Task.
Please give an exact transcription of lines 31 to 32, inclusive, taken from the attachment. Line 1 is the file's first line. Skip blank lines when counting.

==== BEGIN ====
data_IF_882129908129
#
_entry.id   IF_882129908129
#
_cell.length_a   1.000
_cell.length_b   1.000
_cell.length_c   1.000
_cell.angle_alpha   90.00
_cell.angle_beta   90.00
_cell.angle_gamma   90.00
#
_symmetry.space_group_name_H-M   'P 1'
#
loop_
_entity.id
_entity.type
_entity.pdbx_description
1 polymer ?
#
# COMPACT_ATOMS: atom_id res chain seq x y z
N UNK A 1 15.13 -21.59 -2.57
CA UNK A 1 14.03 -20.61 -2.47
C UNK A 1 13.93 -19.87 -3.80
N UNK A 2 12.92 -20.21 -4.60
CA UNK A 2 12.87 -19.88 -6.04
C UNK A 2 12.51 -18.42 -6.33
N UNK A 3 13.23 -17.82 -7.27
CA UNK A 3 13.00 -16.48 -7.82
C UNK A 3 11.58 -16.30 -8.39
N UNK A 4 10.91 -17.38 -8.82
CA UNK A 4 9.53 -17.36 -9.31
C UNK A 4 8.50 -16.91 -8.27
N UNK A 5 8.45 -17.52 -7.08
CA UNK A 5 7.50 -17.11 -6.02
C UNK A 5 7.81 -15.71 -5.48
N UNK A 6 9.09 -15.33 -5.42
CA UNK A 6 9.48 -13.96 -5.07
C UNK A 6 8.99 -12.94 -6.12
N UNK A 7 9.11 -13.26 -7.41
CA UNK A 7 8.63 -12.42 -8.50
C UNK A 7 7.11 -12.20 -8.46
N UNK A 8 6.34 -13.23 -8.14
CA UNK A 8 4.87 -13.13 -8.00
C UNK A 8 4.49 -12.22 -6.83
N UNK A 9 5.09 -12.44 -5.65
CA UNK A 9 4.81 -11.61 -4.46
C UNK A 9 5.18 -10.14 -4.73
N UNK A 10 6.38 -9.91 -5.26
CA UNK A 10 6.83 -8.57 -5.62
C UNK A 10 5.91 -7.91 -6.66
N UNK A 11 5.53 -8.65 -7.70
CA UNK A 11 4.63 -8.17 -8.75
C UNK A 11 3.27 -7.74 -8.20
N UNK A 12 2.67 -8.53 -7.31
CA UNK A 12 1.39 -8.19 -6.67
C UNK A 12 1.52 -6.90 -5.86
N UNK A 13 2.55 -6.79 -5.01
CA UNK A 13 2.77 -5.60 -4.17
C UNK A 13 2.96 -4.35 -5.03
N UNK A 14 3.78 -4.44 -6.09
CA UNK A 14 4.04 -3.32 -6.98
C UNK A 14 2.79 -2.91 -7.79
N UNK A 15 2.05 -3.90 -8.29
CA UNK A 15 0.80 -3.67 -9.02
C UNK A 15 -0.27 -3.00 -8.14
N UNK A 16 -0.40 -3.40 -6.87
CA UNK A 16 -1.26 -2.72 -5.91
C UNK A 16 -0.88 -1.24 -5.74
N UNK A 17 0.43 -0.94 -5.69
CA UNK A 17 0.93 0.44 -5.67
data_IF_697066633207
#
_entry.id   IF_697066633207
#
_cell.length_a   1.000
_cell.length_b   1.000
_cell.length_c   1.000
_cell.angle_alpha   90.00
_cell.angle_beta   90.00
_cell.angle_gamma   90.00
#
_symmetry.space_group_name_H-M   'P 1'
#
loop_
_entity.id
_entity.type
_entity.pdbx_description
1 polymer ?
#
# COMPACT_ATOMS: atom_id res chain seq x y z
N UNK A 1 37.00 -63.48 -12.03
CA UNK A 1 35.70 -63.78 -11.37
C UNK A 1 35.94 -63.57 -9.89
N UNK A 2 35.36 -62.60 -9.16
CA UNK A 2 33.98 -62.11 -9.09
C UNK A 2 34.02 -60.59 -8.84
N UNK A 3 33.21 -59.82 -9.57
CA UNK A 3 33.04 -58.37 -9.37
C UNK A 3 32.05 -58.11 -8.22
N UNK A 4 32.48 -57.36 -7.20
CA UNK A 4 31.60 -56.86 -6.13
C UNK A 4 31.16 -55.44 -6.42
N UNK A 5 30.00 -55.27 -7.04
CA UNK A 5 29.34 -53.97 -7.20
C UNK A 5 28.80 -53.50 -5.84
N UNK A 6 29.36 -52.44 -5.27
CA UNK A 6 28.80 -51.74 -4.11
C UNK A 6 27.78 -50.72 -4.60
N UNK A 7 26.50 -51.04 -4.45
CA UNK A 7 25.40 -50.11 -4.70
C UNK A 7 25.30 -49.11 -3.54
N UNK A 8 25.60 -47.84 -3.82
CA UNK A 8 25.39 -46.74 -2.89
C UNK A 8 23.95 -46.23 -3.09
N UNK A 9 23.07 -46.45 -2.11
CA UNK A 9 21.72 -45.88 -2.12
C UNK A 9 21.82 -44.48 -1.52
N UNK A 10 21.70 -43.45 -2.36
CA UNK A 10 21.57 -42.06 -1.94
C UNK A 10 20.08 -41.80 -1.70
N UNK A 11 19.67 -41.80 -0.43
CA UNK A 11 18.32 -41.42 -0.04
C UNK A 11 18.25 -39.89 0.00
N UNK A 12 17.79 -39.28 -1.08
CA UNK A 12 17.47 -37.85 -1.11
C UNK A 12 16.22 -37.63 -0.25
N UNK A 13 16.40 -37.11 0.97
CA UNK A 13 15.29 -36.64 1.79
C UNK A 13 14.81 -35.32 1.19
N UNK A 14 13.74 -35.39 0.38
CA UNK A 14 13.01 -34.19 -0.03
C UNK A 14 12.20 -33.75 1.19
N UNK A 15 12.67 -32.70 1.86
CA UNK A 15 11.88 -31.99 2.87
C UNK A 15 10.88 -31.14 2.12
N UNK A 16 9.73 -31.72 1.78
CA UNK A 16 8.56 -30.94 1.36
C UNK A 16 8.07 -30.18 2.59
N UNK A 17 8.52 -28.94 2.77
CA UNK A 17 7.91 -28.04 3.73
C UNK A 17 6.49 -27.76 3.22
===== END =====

CA UNK A 4 9.53 -17.36 -9.31
C UNK A 4 8.50 -16.91 -8.27